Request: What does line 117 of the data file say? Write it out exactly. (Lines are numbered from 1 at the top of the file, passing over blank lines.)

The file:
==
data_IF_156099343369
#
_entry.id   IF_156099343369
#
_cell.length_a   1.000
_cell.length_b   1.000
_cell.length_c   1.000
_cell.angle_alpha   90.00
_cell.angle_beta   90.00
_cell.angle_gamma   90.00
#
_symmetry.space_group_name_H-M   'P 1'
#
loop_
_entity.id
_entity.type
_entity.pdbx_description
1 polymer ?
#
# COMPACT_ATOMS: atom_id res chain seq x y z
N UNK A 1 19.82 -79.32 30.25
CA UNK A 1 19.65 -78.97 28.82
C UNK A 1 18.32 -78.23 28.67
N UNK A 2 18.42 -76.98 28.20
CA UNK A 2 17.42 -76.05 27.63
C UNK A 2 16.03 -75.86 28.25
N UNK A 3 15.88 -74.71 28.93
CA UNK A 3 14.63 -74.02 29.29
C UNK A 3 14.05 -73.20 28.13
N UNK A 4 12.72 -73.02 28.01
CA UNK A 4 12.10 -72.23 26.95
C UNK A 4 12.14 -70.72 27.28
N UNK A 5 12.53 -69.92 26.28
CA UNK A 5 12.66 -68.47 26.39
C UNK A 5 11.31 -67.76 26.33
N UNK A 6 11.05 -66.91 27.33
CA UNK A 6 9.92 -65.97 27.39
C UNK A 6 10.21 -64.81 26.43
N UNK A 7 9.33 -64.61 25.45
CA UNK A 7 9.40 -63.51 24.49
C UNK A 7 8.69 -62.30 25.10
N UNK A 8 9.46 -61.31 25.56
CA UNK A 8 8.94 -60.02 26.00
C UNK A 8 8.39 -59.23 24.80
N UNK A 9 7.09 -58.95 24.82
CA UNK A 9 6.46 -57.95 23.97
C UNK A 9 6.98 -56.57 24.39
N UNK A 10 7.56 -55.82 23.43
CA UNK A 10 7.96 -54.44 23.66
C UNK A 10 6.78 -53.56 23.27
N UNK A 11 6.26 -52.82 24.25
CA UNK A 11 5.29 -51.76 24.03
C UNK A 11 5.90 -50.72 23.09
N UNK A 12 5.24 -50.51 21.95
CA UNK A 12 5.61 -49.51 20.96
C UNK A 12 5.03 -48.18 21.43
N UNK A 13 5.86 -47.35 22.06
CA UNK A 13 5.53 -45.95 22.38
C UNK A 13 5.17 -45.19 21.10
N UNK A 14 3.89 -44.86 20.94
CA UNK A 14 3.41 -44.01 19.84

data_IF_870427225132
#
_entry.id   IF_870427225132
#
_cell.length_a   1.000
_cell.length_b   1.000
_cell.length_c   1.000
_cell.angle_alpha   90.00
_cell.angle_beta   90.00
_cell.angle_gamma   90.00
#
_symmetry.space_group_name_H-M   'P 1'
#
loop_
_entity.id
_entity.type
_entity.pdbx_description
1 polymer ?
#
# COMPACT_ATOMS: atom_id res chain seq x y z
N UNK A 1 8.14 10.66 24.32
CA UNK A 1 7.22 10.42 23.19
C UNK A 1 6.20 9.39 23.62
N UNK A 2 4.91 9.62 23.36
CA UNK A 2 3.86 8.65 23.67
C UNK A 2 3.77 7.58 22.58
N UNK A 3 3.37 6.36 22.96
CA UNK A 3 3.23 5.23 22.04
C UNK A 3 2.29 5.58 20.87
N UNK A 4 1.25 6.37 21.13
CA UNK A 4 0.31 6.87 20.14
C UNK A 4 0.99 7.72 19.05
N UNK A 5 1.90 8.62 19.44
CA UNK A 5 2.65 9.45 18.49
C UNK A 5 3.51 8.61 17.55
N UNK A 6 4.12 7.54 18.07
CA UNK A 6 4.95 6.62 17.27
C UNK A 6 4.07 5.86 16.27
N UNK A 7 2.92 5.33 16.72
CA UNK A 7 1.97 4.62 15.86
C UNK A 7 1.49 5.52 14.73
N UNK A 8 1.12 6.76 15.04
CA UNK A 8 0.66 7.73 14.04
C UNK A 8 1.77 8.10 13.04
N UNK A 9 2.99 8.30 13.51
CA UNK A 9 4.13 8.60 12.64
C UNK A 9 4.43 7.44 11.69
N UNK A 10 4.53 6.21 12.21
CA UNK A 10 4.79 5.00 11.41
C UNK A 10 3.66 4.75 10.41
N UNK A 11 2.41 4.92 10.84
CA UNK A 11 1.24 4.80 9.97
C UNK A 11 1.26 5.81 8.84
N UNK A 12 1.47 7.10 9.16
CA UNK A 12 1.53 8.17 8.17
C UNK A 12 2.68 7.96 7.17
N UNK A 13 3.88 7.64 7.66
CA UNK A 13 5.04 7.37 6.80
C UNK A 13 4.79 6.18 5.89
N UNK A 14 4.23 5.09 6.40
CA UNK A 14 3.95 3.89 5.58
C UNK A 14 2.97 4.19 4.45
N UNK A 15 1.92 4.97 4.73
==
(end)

C UNK A 12 2.68 7.96 7.17